The “good health = lower cost” equation is an oversimplification of reality and needs to be better understood if we’re to address the causes that help drive up costs for workers’comp.
Yes, people with medical problems are generally more expensive to care for than those without the conditions, but consider the studies that found that:
- Reducing a significant risk factor did not produce lower costs or reduce absences. A successful weight-loss campaign did not produce any cost savings in the next two years, leading the authors to caution against expectations of a positive short-term return on investment.
- The length of absence because of an injury depends largely on the doctor. A study found that 3.8% of physicians in Louisiana accounted for 72% of all workers’ compensation costs. Patients who chose—or happened to have treatment from—“cost intensive physicians” could expect to have five times higher costs, even after adjusting for age, sex, medical condition, and other factors.
- Individual beliefs affect the number of absences for back pain. Workers who have high levels of fear that work will lead to pain are absent more than workers with similar pain severity but low fear.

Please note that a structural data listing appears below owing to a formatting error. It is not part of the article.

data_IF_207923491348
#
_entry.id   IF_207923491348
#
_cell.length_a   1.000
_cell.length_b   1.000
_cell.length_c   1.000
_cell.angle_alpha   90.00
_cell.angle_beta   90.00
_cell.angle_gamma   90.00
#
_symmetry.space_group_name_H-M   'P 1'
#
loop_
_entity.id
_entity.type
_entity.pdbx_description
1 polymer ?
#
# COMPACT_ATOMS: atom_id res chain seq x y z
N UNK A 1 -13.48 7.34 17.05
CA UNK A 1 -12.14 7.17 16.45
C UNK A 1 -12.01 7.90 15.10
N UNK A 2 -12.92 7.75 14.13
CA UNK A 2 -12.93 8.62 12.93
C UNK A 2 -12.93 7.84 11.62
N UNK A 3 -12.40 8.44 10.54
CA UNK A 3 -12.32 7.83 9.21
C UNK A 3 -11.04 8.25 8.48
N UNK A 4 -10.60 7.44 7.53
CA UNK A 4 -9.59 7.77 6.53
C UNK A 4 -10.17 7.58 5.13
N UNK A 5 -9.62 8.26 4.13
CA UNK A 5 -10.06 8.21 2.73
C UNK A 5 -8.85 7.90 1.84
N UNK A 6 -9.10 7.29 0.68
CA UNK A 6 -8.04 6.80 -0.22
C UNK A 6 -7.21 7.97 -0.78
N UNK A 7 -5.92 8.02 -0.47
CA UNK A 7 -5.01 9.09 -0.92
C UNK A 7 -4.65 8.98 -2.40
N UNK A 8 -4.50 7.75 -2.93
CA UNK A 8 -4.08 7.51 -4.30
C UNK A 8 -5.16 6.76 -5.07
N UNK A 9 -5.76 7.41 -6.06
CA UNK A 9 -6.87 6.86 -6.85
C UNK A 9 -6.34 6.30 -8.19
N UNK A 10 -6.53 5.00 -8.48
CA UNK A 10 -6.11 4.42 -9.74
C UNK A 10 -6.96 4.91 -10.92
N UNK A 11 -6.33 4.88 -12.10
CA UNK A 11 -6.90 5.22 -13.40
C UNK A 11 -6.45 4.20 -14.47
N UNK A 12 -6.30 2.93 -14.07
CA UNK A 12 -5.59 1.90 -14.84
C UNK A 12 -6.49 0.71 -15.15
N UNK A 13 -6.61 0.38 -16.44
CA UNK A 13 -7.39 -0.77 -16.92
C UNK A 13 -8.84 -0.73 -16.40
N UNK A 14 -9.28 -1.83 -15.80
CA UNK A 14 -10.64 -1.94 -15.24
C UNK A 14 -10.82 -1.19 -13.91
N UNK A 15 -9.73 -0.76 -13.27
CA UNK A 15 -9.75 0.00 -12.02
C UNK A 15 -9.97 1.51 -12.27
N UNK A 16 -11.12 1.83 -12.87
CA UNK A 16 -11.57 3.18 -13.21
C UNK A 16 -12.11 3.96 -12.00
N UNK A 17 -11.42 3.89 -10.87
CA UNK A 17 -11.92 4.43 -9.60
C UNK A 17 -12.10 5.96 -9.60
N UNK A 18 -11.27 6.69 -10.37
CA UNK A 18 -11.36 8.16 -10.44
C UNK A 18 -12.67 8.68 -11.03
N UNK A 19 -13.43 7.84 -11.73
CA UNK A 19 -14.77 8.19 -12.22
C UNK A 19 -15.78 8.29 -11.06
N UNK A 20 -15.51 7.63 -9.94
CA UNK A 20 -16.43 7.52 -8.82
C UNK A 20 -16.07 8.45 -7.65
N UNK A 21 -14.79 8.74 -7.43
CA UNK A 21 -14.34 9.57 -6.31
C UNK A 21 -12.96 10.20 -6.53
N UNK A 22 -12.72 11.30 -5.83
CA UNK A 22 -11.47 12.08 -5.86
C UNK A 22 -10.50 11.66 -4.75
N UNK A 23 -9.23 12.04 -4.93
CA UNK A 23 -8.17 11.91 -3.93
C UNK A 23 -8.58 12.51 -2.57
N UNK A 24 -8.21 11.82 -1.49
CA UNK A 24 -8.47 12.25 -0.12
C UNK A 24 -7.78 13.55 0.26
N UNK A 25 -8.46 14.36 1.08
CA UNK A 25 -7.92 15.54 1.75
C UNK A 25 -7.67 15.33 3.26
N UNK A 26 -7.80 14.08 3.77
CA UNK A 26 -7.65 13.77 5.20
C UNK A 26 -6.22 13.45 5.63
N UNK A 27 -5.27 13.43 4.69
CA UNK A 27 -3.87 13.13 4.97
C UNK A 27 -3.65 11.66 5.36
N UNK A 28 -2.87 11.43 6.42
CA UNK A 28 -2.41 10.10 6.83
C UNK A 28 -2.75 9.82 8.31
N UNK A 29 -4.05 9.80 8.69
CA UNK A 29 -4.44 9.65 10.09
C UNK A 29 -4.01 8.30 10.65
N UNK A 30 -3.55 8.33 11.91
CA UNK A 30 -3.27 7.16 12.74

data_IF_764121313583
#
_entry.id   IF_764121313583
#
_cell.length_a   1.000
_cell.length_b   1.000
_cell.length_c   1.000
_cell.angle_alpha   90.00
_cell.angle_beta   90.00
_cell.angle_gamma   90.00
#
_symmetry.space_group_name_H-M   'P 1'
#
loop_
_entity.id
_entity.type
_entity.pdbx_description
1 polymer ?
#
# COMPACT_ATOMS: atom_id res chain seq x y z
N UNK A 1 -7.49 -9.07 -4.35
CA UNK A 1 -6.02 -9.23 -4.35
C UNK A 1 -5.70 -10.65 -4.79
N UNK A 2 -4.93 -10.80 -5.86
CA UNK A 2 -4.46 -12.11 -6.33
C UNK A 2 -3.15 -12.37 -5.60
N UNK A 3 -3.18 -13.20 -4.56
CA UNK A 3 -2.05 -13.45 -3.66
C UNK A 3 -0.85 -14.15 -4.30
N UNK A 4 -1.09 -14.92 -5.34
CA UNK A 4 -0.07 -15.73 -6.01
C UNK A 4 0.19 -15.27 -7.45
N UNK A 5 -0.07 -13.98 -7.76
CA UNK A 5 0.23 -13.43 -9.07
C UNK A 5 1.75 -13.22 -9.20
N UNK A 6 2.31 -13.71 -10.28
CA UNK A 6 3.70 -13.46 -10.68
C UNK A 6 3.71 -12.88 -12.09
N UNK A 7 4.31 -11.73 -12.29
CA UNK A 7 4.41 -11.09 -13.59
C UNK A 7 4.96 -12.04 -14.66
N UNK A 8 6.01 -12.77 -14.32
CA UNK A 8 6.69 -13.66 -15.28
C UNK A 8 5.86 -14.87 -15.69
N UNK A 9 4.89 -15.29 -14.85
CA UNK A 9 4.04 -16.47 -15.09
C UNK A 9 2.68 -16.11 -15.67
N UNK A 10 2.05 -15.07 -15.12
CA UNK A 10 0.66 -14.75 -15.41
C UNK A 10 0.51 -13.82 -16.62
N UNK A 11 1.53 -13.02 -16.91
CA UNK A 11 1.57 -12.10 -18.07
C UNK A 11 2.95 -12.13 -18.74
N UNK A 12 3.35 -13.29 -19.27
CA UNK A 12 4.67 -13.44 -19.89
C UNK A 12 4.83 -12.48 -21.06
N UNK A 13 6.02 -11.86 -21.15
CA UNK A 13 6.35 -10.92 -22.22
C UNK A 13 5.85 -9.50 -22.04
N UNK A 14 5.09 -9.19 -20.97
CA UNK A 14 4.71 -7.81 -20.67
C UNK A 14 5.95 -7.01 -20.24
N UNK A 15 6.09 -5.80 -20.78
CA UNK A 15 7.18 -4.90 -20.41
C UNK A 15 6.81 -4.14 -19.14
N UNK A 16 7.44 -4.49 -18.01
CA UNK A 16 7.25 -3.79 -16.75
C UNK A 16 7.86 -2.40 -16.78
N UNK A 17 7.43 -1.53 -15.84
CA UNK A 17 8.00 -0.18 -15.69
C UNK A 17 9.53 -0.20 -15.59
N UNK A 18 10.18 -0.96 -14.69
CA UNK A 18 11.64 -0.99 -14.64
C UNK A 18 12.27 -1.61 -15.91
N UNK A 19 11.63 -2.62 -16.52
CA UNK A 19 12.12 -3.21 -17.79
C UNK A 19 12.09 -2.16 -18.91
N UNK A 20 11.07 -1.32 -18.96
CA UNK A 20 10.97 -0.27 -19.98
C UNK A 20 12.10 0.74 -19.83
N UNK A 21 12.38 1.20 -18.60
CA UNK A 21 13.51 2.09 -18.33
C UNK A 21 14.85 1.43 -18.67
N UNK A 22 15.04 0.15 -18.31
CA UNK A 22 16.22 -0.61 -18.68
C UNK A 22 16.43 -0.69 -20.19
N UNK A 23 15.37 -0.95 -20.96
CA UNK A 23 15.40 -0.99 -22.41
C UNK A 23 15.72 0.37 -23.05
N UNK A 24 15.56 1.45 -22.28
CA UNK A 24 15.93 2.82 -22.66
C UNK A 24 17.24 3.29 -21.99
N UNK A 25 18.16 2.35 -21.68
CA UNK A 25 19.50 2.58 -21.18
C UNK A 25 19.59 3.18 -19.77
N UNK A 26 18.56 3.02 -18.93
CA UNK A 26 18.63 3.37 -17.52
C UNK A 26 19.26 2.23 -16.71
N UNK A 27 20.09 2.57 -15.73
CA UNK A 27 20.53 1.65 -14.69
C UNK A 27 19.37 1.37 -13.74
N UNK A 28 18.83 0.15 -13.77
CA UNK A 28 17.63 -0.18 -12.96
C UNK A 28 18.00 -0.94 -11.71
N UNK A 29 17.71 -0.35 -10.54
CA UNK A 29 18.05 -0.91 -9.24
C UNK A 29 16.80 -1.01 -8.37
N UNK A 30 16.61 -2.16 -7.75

- Health improvement alone does not improve return-to-work following extended absence. European researchers found that improved health did not guarantee return to work, especially when certain psychosocial factors—like depression and low self-efficacy— and work factors were present.
- Companies that self-insure their workers’ compensation benefit have fewer employees who are injured. After controlling for a large variety of other factors, authors concluded that companies that directly manage their experience rating invest more effectively in prevention and reduce injury rates.
In sum: Health improvement may not save money or result in someone coming back to work if: a) they believe their work is harmful; b) they dislike or have conflict at work; or c) they choose a doctor who prefers longer, more expensive treatments. Finally, a company’s commitment to prevention and safety today is driven in part by the financial risk it carries for injuries tomorrow.
Improving health is a worthy goal in itself, but, for a variety of reasons,cost savings will not be a certain result.
When we oversimplify the problem of health costs, we risk being disappointed when investments in health programs don’t bring the savings we expect. While there is no shortage of calls for programs that promote “health improvement,” that only gets us so far toward any goal of cost containment or absence reduction. Therefore, the right approach must reach beyond a condition-specific focus and provide personal expertise, aligned incentives, education, and support to the whole person and her or his family.